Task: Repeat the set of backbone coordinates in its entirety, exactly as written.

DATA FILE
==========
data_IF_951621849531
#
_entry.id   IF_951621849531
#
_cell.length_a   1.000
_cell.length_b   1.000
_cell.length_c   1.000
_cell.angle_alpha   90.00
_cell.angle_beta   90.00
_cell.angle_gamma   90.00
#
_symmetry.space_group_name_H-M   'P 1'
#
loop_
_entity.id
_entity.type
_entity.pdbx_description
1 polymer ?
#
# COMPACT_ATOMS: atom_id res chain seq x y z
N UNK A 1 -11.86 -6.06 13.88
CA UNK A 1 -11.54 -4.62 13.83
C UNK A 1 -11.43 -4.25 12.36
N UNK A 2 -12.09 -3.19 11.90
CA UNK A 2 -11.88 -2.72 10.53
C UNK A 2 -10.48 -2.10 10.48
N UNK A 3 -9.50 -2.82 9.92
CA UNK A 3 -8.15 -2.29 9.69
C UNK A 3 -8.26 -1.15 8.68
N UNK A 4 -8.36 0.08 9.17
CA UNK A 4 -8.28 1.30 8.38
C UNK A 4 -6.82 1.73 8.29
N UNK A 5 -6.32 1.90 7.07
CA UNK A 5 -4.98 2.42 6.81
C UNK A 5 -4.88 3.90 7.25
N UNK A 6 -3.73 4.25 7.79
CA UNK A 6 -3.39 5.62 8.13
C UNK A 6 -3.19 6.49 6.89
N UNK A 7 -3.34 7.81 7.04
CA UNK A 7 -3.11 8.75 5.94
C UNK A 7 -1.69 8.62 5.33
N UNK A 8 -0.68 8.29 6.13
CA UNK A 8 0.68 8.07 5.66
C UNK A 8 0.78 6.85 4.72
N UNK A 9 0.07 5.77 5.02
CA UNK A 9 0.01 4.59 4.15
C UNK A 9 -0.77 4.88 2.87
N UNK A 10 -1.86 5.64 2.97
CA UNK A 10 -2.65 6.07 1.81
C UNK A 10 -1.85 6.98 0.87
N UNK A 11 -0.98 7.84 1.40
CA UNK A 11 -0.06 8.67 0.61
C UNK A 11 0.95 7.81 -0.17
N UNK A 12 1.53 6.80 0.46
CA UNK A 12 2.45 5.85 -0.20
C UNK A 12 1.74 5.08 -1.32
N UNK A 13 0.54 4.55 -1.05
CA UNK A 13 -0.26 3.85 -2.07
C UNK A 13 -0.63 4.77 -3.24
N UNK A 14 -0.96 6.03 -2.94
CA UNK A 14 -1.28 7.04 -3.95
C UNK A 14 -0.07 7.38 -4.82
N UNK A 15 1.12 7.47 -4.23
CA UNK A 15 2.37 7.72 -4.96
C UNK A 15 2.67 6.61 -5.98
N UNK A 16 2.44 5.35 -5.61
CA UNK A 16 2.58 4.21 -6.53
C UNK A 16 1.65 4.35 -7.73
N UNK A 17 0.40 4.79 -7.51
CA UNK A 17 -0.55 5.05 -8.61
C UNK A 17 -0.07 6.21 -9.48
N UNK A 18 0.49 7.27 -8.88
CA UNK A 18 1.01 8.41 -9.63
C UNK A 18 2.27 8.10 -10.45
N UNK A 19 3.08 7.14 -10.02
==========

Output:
data_IF_951621849531
#
_entry.id   IF_951621849531
#
_cell.length_a   1.000
_cell.length_b   1.000
_cell.length_c   1.000
_cell.angle_alpha   90.00
_cell.angle_beta   90.00
_cell.angle_gamma   90.00
#
_symmetry.space_group_name_H-M   'P 1'
#
loop_
_entity.id
_entity.type
_entity.pdbx_description
1 polymer ?
#
# COMPACT_ATOMS: atom_id res chain seq x y z
N UNK A 1 -11.86 -6.06 13.88
CA UNK A 1 -11.54 -4.62 13.83
C UNK A 1 -11.43 -4.25 12.36
N UNK A 2 -12.09 -3.19 11.90
CA UNK A 2 -11.88 -2.72 10.53
C UNK A 2 -10.48 -2.10 10.48
N UNK A 3 -9.50 -2.82 9.92
CA UNK A 3 -8.15 -2.29 9.69
C UNK A 3 -8.26 -1.15 8.68
N UNK A 4 -8.36 0.08 9.17
CA UNK A 4 -8.28 1.30 8.38
C UNK A 4 -6.82 1.73 8.29
N UNK A 5 -6.32 1.90 7.07
CA UNK A 5 -4.98 2.42 6.81
C UNK A 5 -4.88 3.90 7.25
N UNK A 6 -3.73 4.25 7.79
CA UNK A 6 -3.39 5.62 8.13
C UNK A 6 -3.19 6.49 6.89
N UNK A 7 -3.34 7.81 7.04
CA UNK A 7 -3.11 8.75 5.94
C UNK A 7 -1.69 8.62 5.33
N UNK A 8 -0.68 8.29 6.13
CA UNK A 8 0.68 8.07 5.66
C UNK A 8 0.78 6.85 4.72
N UNK A 9 0.07 5.77 5.02
CA UNK A 9 0.01 4.59 4.15
C UNK A 9 -0.77 4.88 2.87
N UNK A 10 -1.86 5.64 2.97
CA UNK A 10 -2.65 6.07 1.81
C UNK A 10 -1.85 6.98 0.87
N UNK A 11 -0.98 7.84 1.40
CA UNK A 11 -0.06 8.67 0.61
C UNK A 11 0.95 7.81 -0.17
N UNK A 12 1.53 6.80 0.46
CA UNK A 12 2.45 5.85 -0.20
C UNK A 12 1.74 5.08 -1.32
N UNK A 13 0.54 4.55 -1.05
CA UNK A 13 -0.26 3.85 -2.07
C UNK A 13 -0.63 4.77 -3.24
N UNK A 14 -0.96 6.03 -2.94
CA UNK A 14 -1.28 7.04 -3.95
C UNK A 14 -0.07 7.38 -4.82
N UNK A 15 1.12 7.47 -4.23
CA UNK A 15 2.37 7.72 -4.96
C UNK A 15 2.67 6.61 -5.98
N UNK A 16 2.44 5.35 -5.61
CA UNK A 16 2.58 4.21 -6.53
C UNK A 16 1.65 4.35 -7.73
N UNK A 17 0.40 4.79 -7.51
CA UNK A 17 -0.55 5.05 -8.61
C UNK A 17 -0.07 6.21 -9.48
N UNK A 18 0.49 7.27 -8.88
CA UNK A 18 1.01 8.41 -9.63
C UNK A 18 2.27 8.10 -10.45
N UNK A 19 3.08 7.14 -10.02